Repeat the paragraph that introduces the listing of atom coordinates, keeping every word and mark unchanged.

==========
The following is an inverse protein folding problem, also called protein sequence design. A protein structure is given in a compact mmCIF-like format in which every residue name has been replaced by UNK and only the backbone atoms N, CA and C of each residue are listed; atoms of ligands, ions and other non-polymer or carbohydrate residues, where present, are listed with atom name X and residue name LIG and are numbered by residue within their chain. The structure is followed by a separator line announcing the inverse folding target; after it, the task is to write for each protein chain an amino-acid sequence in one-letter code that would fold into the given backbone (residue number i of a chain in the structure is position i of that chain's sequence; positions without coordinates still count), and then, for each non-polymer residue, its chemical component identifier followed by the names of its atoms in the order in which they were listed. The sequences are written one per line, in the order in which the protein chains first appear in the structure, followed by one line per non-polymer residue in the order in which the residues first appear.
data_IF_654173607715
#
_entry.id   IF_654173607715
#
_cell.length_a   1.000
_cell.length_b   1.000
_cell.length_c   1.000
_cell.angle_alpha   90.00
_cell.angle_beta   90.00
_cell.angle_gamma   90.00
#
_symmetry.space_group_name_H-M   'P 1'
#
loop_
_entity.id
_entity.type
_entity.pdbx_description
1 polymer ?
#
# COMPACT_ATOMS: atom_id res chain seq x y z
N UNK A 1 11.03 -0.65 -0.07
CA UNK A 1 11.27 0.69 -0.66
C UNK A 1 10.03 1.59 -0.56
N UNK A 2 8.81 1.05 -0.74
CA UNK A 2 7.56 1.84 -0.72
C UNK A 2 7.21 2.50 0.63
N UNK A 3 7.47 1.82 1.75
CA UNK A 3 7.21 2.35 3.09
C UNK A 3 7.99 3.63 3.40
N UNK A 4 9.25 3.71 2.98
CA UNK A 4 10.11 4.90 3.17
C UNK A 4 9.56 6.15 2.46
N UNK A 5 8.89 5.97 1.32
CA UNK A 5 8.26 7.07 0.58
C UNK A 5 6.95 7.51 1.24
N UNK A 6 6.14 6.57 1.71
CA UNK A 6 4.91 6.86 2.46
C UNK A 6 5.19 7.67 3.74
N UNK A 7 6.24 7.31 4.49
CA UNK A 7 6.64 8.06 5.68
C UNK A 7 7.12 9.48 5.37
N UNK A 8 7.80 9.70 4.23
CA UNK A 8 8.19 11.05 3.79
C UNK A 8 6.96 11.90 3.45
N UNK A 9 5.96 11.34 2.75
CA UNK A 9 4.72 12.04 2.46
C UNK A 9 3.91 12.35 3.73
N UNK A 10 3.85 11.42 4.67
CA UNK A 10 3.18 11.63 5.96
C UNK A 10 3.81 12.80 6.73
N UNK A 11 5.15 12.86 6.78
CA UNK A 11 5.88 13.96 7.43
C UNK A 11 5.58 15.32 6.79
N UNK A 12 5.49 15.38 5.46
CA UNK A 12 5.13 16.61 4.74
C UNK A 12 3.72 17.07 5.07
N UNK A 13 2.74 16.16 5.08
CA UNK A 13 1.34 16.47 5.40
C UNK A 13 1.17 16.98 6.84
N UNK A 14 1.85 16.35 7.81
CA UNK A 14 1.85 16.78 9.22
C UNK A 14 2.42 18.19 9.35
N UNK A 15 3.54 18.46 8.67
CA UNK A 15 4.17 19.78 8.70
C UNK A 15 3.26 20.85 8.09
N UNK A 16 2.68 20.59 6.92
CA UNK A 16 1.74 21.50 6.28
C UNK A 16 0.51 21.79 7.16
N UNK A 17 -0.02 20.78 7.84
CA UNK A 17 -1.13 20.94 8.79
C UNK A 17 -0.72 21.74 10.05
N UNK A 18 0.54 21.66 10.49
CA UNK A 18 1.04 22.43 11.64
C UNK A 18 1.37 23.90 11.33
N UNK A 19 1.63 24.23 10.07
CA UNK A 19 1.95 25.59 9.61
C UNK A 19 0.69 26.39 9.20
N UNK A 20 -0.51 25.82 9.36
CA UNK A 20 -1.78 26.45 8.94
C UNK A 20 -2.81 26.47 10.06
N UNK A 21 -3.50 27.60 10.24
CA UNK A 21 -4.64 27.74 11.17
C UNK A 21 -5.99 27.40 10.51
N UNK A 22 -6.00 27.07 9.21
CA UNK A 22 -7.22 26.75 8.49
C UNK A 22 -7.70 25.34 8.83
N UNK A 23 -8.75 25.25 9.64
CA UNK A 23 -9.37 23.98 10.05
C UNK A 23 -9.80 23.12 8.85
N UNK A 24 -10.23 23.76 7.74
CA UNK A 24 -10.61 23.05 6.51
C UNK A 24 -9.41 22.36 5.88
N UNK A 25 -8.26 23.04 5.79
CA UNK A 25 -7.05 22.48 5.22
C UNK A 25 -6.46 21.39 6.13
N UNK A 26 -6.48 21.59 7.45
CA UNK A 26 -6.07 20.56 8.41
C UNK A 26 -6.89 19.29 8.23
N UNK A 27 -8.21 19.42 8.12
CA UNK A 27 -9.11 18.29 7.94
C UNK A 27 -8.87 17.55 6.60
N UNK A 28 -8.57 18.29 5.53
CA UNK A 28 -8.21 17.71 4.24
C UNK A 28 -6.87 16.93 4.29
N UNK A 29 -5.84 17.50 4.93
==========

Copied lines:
The following is an inverse protein folding problem, also called protein sequence design. A protein structure is given in a compact mmCIF-like format in which every residue name has been replaced by UNK and only the backbone atoms N, CA and C of each residue are listed; atoms of ligands, ions and other non-polymer or carbohydrate residues, where present, are listed with atom name X and residue name LIG and are numbered by residue within their chain. The structure is followed by a separator line announcing the inverse folding target; after it, the task is to write for each protein chain an amino-acid sequence in one-letter code that would fold into the given backbone (residue number i of a chain in the structure is position i of that chain's sequence; positions without coordinates still count), and then, for each non-polymer residue, its chemical component identifier followed by the names of its atoms in the order in which they were listed. The sequences are written one per line, in the order in which the protein chains first appear in the structure, followed by one line per non-polymer residue in the order in which the residues first appear.